Terence Cave
2009 Balzan Prize for Literature since 1500
For his outstanding contributions to a new understanding of Renaissance literature and of the influence of Aristotelian poetics in modern European literature
Terence Cave is Emeritus Professor of French Literature at the University of Oxford and Emeritus Research Fellow of St John’s College Oxford. With his study The Cornucopian Text: Problems of Writing in the French Renaissance, first published in 1979 and subsequently translated into French, he gave a wholly new direction to studies of Renaissance literature and of its modes of writing. Starting with the rhetorical concept of copia, he succeeded in showing, through a series of precise individual studies, how this new vision of an abundance that overstepped the bounds of all forms of conventional order may be seen as a response to new modes of experience, thereby throwing light on the fundamental character of the Renaissance in the sixteenth century. This argument represented a radical reformulation of the traditional humanistic understanding of the Renaissance. The study is admirable for its innovative force, its erudition, its argumentative rigour and its expository elegance.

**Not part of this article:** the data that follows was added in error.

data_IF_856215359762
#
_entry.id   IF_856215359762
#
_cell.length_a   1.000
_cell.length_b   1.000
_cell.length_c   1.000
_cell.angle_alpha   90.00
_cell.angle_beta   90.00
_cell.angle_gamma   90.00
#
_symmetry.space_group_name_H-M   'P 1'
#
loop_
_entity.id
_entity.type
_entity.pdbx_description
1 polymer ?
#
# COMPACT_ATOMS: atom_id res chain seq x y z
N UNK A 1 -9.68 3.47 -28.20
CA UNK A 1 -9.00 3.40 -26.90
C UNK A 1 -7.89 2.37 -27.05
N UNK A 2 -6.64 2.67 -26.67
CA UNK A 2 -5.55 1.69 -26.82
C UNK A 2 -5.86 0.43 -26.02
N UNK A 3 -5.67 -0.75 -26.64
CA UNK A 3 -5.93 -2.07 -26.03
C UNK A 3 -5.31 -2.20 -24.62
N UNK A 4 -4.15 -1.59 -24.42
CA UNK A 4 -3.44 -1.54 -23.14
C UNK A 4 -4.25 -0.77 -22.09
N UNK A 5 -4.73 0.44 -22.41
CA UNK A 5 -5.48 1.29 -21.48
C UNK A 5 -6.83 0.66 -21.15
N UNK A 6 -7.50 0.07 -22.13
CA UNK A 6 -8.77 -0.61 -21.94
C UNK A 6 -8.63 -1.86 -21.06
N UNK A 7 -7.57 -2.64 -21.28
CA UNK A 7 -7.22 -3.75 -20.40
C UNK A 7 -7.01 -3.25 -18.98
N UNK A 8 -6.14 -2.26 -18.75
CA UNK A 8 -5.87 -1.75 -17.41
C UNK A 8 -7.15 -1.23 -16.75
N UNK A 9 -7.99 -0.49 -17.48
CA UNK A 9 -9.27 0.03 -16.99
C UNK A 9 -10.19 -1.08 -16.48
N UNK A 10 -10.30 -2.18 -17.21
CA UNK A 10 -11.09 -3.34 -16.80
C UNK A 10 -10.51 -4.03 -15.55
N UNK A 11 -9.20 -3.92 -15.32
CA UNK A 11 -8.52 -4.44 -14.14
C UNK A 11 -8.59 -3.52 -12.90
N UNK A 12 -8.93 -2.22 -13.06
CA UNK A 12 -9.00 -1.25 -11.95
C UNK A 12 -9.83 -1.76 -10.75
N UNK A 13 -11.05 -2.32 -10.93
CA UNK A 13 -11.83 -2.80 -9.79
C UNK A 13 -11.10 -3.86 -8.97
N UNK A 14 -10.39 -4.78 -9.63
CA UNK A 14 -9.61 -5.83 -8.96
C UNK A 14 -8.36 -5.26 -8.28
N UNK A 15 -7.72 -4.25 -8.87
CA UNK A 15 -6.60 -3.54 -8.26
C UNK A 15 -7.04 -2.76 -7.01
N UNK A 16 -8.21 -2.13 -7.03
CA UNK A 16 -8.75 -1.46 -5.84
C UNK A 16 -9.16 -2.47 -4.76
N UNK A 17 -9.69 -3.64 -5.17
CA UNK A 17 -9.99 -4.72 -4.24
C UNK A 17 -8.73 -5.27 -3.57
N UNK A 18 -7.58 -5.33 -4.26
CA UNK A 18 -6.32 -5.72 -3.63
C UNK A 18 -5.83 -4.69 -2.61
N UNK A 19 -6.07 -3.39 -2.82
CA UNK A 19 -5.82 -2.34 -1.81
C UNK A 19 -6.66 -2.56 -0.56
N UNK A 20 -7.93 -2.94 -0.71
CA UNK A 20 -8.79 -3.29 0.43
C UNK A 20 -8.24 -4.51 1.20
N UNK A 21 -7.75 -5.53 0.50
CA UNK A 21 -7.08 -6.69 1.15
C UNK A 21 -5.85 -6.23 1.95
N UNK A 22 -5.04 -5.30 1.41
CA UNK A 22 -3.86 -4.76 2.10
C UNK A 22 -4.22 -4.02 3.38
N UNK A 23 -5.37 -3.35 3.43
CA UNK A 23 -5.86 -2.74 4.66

Cave’s second major work is Recognitions. A Study in Poetics, where he demonstrated that the much-neglected concept of anagnorisis (recognition) in Aristotelian poetics provides an ideal point of entry to central aspects of the history and theory of post-classical drama, and, much later, of the novel. In the process, Cave uncovers a precise line of continuity running from ancient drama to the rediscovery of this element of poetics during the Italian Renaissance.

For its wide European horizons and historical-literary and theoretical acumen, this work has often been compared with Erich Auerbach’s famous Mimesis. These two opera magna are accompanied by many high-quality individual studies that bear witness to Cave’s standing as one of the most authoritative contemporary scholars of literature.
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